IBAHRI has sent a briefing note to UK parliamentarians on the Genocide Amendment to the Trade Bill
Click here to download the briefing note.tinyurl.com/y2g5nh9s
Ahead of the Tuesday 19 January 2021 vote on the Genocide Amendment to the Trade Bill, the International Bar Association’s Human Rights Institute (IBAHRI) has sent a briefing note to United Kingdom Members of Parliament clarifying the legal issues.
The vote presents an opportunity for a historic stand against genocide.
Extracts from the briefing note:
The Genocide Amendment, if passed, would allow for bilateral trade agreements to be withdrawn by the United Kingdom if a preliminary determination by the UK High Court finds a State counterparty has committed or is committing genocide.
The Genocide Amendment is clearly right in principle. It allows the UK to give meaningful effect to the UK’s obligations under the Genocide Convention which include obligations to: prevent the commission of genocide, prohibit complicity in genocide, and to punish perpetrators of genocide. As a matter of international law, these obligations apply to all States. They have a common legal interest and shared responsibility in seeing them complied with and enforced.
In respect of complicity, there is an obligation on a State the moment it is aware (i.e., has full knowledge) that genocide will take place or is underway to suspend or terminate all assistance which may “enable or facilitate the commission of the crime.” Judicial determinations of the existence or the inevitability of a genocide, sought pursuant to the Genocide Amendment, would provide clarity as to whether or not a trading partner had committed genocide and, therefore, whether there was any risk of the UK being complicit in genocide through trading arrangements. Currently, the position of some States, including the UK, is that the determination of the existence of a genocide is a matter for judicial decision, rather than for governments or non-judicial bodies. As only governments are able to refer such matters for judicial decision (to the International Court of Justice, for instance, where possible) any question of complicity is precluded and, ultimately, can never be resolved unless a court has considered the matter. This position is unsatisfactory and perpetuates inaction.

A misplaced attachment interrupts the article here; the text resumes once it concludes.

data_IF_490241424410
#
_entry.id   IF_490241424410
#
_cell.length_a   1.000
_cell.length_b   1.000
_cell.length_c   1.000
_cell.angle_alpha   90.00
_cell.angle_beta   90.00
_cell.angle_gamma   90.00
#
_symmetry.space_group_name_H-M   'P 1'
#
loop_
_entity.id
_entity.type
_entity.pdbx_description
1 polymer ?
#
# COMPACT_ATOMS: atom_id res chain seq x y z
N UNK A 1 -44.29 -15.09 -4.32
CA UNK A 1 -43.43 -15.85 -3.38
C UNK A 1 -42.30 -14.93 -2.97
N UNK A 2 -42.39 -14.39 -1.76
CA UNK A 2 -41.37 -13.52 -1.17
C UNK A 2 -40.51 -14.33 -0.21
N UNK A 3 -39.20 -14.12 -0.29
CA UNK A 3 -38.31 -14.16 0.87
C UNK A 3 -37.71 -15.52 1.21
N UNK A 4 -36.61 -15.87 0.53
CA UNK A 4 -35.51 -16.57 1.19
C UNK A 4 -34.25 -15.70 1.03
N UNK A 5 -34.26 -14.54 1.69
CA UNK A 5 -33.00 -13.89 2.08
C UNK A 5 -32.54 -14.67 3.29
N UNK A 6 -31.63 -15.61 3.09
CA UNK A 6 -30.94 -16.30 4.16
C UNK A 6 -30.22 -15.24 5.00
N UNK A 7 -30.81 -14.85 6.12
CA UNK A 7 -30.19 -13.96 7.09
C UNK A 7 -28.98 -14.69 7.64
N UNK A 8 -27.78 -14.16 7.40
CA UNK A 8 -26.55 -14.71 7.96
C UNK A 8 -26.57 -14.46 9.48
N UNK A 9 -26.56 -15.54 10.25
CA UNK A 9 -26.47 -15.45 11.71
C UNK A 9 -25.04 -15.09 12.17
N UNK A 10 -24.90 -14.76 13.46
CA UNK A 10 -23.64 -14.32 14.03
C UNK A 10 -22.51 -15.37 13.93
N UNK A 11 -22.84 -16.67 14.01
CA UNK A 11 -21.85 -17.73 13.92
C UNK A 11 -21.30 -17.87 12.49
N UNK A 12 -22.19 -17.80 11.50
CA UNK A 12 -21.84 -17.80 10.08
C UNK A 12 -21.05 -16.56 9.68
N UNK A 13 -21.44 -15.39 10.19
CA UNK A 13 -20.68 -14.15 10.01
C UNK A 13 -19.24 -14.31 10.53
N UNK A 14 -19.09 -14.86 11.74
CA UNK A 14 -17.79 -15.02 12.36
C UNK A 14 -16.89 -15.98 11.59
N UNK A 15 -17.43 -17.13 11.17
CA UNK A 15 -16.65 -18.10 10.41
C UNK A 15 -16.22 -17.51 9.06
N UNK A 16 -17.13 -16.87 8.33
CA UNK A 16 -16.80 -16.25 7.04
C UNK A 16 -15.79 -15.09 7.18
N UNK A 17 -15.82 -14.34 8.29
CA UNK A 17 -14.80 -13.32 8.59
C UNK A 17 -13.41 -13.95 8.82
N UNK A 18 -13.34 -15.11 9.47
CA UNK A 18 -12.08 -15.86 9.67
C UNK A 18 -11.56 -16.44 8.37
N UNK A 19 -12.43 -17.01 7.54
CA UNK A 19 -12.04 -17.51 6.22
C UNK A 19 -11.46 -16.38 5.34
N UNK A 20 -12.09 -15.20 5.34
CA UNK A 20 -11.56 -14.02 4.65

Download the briefing note from this link:
1.The International Bar Association’s Human Rights Institute (IBAHRI), established in 1995 under Founding Honorary President Nelson Mandela, is an autonomous and financially independent entity, working to promote, protect and enforce human rights under a just rule of law, and to preserve the independence of the judiciary and the legal profession worldwide.
2.The International Bar Association (IBA), the global voice of the legal profession, is the foremost organisation for international legal practitioners, bar associations and law societies. Established in 1947, shortly after the creation of the United Nations, it was born out of the conviction that an organisation made up of the world’s bar associations could contribute to global stability and peace through the administration of justice.